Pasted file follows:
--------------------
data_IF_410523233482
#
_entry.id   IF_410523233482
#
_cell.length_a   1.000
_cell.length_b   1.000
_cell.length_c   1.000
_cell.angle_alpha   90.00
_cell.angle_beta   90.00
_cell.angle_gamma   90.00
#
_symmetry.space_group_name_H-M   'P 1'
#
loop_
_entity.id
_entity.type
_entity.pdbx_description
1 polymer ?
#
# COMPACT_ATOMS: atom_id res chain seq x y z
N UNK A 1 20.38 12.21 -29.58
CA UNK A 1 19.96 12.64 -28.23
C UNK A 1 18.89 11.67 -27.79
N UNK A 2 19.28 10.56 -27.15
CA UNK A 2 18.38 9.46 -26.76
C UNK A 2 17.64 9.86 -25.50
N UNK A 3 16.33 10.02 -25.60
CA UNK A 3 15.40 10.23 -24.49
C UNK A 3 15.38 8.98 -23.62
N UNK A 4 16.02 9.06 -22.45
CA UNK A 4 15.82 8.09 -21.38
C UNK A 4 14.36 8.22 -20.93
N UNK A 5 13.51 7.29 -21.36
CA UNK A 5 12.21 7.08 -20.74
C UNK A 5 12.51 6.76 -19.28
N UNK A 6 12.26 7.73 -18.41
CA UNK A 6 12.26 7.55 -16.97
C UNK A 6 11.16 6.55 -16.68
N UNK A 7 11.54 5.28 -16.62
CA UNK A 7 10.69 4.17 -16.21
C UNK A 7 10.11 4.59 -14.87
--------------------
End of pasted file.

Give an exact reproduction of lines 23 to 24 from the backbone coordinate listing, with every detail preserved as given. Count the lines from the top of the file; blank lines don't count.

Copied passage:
C UNK A 1 18.89 11.67 -27.79
N UNK A 2 19.28 10.56 -27.15